But still my heart was untouched. I had not shrunk from God’s providence for oppressing an innocent man as I call myself, cannot but feel that this new misfortune was the consequence of my own folly. I was now forced to listen to the gentle appeals of my Savior, and so one kind jailer, Wilson Hudson, gave me a New Testament, and persuaded me to meditate prayerfully upon the epistle to the Romans, and when he left me I thought to myself there could be very little good in my reading the book he had gave me, for I had read it and heard it preached so much until I thought I knew pretty well what it contained, and I did not expect to find anything in it that I did not know.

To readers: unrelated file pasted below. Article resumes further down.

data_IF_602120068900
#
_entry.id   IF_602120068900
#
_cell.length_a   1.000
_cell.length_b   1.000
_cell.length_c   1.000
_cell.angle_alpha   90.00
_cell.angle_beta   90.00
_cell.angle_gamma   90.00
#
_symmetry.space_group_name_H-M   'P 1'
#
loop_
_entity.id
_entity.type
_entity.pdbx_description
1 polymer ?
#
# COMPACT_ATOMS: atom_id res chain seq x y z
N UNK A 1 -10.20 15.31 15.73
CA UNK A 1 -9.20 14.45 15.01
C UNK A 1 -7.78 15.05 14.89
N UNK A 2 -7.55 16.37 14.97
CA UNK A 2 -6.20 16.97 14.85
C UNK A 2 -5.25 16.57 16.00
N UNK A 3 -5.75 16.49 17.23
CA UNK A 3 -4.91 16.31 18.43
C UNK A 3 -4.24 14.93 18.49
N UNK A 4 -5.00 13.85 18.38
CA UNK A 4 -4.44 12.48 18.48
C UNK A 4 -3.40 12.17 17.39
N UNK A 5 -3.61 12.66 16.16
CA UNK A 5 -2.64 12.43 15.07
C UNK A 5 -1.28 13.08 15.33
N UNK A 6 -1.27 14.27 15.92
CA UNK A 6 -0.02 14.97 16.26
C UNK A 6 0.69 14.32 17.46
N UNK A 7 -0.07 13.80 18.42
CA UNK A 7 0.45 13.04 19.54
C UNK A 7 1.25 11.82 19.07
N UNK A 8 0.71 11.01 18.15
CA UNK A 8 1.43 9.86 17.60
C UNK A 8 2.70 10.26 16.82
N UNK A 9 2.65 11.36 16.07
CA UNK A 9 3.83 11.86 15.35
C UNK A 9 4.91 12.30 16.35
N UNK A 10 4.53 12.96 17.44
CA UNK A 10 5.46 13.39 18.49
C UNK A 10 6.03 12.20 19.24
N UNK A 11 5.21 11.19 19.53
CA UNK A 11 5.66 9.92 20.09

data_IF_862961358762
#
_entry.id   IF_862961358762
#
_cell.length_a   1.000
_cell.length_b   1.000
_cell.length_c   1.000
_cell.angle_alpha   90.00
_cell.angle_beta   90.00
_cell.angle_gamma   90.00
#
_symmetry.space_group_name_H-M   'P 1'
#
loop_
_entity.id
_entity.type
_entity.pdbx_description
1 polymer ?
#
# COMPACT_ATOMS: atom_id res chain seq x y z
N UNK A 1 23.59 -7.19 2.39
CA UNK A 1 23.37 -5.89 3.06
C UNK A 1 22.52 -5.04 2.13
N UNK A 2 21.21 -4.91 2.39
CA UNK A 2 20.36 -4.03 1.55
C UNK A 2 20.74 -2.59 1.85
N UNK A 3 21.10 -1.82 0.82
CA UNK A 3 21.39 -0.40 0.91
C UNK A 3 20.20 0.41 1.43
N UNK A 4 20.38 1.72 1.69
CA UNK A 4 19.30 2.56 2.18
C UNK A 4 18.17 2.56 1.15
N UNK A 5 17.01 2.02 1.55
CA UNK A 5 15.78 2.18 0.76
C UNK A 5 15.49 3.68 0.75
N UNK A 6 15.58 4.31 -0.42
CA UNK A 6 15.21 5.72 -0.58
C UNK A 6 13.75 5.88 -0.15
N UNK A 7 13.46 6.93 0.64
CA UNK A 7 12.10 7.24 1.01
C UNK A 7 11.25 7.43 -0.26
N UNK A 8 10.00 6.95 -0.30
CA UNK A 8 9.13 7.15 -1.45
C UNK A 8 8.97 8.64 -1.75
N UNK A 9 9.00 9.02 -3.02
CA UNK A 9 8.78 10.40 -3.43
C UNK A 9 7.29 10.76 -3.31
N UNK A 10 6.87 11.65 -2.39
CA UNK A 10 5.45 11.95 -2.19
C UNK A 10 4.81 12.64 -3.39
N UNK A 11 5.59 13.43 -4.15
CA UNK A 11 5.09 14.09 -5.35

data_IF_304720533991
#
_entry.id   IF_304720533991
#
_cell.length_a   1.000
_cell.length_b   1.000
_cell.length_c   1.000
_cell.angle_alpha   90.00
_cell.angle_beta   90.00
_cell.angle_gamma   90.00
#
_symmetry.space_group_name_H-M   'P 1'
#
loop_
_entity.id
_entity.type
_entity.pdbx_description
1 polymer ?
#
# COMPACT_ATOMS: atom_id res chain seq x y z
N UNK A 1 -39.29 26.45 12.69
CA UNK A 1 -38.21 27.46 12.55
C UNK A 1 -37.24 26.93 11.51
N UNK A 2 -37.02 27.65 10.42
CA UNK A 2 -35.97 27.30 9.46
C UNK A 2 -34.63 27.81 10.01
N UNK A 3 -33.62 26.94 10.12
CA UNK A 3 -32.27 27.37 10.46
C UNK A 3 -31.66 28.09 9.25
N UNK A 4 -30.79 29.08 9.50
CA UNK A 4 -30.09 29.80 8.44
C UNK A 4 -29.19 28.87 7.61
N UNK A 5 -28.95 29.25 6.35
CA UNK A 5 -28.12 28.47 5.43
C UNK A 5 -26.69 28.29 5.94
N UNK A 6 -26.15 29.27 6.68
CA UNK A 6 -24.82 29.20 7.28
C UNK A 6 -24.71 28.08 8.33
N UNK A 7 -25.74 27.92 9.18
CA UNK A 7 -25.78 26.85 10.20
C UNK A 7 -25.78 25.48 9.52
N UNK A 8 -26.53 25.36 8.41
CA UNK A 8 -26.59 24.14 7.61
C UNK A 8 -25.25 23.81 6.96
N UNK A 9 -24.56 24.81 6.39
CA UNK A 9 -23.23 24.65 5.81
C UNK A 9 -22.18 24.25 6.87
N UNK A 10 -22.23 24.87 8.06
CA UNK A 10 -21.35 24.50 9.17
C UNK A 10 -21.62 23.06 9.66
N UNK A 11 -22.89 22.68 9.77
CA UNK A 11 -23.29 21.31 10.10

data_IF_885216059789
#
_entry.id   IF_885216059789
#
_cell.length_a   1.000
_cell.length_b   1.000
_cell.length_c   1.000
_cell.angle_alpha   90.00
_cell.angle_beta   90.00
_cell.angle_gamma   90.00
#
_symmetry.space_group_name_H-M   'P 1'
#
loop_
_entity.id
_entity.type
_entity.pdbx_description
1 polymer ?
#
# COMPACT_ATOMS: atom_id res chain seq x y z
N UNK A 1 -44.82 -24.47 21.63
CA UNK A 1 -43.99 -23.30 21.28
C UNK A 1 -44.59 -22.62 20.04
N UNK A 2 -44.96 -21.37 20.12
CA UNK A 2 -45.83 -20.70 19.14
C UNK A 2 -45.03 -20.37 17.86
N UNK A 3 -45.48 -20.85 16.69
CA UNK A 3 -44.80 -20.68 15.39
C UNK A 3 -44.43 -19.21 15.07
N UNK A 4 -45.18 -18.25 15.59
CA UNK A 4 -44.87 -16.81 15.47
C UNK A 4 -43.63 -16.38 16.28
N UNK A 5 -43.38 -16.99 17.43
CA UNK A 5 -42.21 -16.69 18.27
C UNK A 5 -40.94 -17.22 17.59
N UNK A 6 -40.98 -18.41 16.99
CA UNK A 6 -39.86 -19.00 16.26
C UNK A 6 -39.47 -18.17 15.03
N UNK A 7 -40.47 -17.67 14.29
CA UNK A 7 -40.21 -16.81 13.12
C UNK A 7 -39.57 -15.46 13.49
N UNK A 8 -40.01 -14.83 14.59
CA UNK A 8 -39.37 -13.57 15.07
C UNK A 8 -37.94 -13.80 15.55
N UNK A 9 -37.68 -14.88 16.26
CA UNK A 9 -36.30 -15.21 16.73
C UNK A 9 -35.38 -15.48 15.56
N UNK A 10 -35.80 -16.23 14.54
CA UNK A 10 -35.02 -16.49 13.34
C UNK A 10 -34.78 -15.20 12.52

Accordingly I left it unopened for several days, and it was only to divert my melancholy thoughts that I at length for the want of anything else to read, opened the Testament and began to read the epistle to the Romans. “Is this the same epistle that I used to read?” was my first thought when I had read a few verses. It was the same, word for word, there was no alterations in the book, but since I last read it I myself had undergone a change. Since that time I had passed through the rough school of adversity and experience of some few years had shown me more than I knew of the corruptions of my own heart. When I read the words that “Every mouth may be stopped and all world may become guilty before God.” Rom. III, 19, I was filled with terror, and to this was added and overwhelming sense of the infinite majesty of God, whose goodness and justice I so had lately dared to question. Then came the passage “For God hath concluded them in unbelief, that he might have mercy upon all.” Oh, the depth of the riches both of wisdom and knowledge of God. How unsearchable are his judgments, and his ways past finding out. “For who hath known the mind of the Lord, or who hath been his councilors, or who hath first been given to him and it shall be recompensed unto him again, for of him and through him and to him are all things to whom be glory forever. Amen. Rom. xi., 32-36. Upon this ray of hope dawned upon my heart and I cried out with emotion: “O God, since thou hast mercy on all who come to thee, have mercy also on me.” Little by little my heart was softened and tears of true repentance streamed from my eyes. I then knelt down by my cot and prayed with much earnest that God would carry on the good work he had begun in me, and as prayed I was deeply affected, and at last I, too, called aloud to God for mercy. This cry was not in vain. The peace of God descended upon my heart and I was enabled to believe in the possibility of obtaining pardon for all my sins through faith in a crucified Savior.